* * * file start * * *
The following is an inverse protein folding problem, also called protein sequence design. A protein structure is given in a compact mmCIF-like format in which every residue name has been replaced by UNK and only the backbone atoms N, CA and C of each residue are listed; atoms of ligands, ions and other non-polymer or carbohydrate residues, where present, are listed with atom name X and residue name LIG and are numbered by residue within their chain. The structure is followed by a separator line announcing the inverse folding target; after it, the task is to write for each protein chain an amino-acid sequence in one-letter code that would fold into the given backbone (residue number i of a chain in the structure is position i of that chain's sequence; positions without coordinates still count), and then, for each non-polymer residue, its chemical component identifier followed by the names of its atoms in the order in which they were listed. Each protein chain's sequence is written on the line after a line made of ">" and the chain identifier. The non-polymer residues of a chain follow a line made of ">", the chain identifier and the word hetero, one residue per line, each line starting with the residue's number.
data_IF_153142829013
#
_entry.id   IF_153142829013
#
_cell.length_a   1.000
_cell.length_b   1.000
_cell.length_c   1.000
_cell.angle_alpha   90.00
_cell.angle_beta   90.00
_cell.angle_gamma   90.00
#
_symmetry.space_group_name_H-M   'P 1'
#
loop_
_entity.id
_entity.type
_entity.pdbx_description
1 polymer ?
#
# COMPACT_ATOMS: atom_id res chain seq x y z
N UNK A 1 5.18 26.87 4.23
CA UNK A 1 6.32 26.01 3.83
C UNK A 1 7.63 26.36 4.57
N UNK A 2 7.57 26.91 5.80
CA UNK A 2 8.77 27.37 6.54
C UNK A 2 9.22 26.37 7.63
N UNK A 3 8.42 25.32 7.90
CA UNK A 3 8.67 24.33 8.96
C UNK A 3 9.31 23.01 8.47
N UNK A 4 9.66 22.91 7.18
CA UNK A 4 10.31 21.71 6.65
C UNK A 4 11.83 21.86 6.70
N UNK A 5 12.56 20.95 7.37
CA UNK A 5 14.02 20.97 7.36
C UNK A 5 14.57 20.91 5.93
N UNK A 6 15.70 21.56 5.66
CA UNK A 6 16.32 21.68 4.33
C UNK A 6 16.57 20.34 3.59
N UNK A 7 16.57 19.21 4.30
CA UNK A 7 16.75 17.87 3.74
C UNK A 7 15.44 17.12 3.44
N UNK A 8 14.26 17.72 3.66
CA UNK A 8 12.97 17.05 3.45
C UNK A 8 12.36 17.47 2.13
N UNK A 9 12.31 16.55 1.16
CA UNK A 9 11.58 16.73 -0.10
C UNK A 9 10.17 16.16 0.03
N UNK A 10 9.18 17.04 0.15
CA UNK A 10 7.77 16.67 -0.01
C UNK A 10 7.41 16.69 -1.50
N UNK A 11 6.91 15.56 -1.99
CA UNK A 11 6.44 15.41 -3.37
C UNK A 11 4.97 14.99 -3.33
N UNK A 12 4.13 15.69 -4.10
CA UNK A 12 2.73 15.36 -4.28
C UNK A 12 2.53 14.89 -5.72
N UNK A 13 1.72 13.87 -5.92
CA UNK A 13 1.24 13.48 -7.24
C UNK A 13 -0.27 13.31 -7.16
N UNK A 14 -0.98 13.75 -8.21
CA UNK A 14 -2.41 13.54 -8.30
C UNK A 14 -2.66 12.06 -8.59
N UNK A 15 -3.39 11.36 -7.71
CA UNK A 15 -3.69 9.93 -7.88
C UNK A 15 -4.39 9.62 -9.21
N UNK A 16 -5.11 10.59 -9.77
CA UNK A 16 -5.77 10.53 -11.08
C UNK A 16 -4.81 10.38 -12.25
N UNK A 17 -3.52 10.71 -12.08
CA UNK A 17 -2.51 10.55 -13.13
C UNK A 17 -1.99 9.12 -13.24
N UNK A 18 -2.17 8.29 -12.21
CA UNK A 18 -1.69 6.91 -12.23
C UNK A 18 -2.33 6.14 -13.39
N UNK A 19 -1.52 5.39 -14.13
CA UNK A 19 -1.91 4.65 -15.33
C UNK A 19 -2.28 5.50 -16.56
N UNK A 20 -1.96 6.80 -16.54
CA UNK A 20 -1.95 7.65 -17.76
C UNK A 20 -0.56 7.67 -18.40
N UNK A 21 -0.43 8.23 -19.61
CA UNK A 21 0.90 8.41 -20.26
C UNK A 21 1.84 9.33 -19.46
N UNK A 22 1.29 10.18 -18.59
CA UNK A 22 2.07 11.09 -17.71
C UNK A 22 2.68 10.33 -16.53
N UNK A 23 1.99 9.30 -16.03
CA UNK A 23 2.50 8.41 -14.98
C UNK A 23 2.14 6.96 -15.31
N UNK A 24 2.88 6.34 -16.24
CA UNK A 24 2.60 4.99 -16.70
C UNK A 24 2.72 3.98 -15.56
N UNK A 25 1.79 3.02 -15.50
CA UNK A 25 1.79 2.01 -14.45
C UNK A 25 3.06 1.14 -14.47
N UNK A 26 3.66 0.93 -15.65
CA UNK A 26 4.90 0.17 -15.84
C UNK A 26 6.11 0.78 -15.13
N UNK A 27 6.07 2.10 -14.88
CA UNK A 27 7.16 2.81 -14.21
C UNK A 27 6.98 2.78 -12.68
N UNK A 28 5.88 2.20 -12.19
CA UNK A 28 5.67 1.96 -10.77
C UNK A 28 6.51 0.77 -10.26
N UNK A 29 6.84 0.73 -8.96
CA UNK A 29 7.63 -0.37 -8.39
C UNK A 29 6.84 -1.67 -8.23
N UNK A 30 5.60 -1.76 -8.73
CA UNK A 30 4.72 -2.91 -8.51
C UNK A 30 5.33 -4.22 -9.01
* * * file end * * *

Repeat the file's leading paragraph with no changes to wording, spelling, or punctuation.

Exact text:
The following is an inverse protein folding problem, also called protein sequence design. A protein structure is given in a compact mmCIF-like format in which every residue name has been replaced by UNK and only the backbone atoms N, CA and C of each residue are listed; atoms of ligands, ions and other non-polymer or carbohydrate residues, where present, are listed with atom name X and residue name LIG and are numbered by residue within their chain. The structure is followed by a separator line announcing the inverse folding target; after it, the task is to write for each protein chain an amino-acid sequence in one-letter code that would fold into the given backbone (residue number i of a chain in the structure is position i of that chain's sequence; positions without coordinates still count), and then, for each non-polymer residue, its chemical component identifier followed by the names of its atoms in the order in which they were listed. Each protein chain's sequence is written on the line after a line made of ">" and the chain identifier. The non-polymer residues of a chain follow a line made of ">", the chain identifier and the word hetero, one residue per line, each line starting with the residue's number.